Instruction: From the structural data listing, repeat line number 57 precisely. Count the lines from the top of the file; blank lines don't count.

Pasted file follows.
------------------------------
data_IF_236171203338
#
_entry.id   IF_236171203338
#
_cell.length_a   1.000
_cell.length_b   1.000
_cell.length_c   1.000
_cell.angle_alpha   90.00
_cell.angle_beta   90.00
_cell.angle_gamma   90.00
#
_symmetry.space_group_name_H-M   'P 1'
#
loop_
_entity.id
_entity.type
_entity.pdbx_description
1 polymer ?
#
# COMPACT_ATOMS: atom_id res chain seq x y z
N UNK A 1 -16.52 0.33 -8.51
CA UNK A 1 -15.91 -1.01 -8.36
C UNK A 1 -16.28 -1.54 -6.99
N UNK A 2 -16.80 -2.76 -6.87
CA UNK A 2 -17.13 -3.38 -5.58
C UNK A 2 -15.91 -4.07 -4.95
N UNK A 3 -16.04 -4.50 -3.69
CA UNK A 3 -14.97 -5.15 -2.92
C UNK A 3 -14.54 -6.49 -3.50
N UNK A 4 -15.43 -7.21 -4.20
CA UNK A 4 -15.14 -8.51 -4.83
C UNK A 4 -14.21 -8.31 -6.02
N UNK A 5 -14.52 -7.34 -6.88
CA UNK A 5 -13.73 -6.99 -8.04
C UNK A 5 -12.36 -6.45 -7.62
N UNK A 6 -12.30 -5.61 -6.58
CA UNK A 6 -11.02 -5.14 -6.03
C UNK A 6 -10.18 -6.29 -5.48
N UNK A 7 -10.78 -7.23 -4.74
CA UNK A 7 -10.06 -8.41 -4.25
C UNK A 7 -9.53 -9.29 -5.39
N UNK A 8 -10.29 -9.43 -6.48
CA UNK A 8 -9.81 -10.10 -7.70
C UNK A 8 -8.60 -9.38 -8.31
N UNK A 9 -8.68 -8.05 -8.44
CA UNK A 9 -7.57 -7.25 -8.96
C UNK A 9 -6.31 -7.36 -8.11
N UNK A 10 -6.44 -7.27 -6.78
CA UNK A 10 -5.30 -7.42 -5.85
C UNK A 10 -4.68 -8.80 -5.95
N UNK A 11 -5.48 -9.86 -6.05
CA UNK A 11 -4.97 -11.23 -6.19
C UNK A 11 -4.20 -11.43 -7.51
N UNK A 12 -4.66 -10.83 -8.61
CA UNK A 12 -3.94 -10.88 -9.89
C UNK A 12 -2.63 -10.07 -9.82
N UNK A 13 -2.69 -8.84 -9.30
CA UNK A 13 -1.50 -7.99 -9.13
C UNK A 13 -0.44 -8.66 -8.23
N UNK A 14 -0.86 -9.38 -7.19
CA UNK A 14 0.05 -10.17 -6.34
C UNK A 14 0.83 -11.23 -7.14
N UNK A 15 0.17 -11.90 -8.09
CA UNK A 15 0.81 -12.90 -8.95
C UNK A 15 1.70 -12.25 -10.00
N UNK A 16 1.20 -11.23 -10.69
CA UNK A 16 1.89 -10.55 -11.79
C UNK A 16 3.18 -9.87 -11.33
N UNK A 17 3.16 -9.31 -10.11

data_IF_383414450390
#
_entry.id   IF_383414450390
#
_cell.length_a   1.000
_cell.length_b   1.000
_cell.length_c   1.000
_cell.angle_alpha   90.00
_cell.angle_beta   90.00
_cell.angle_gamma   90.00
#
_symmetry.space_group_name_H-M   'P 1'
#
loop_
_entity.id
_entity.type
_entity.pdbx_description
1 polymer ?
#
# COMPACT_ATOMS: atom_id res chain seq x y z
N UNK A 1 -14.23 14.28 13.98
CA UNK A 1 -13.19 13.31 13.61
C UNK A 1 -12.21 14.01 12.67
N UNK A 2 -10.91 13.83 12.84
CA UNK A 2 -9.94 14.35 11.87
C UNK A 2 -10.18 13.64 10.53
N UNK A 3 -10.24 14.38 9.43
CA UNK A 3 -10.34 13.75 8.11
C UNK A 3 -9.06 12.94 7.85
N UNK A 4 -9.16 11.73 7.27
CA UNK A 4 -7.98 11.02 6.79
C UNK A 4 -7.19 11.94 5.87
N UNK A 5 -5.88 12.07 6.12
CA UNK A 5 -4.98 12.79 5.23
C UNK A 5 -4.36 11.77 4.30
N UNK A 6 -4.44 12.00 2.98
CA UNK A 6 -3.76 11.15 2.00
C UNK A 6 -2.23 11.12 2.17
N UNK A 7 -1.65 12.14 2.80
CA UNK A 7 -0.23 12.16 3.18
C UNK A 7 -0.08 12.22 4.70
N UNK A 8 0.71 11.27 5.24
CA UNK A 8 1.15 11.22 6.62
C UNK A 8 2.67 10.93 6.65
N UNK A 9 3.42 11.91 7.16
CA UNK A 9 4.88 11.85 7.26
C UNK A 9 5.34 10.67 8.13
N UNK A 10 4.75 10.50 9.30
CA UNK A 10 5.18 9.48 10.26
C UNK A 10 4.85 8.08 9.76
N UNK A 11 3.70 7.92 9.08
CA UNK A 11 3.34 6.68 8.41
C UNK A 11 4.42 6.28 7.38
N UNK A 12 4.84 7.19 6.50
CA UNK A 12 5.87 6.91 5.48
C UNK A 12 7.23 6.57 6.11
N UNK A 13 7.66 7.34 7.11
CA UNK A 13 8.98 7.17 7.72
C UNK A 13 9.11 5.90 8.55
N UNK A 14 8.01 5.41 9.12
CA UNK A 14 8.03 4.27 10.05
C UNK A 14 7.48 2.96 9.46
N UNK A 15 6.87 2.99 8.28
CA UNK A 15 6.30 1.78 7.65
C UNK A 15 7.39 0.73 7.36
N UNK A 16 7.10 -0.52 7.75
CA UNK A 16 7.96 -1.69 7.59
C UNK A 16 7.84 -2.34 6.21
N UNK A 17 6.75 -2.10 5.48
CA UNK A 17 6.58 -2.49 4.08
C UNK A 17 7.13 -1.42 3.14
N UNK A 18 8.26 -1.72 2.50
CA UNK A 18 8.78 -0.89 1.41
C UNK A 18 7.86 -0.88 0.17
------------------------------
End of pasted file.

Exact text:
N UNK A 13 -2.69 -8.84 -9.30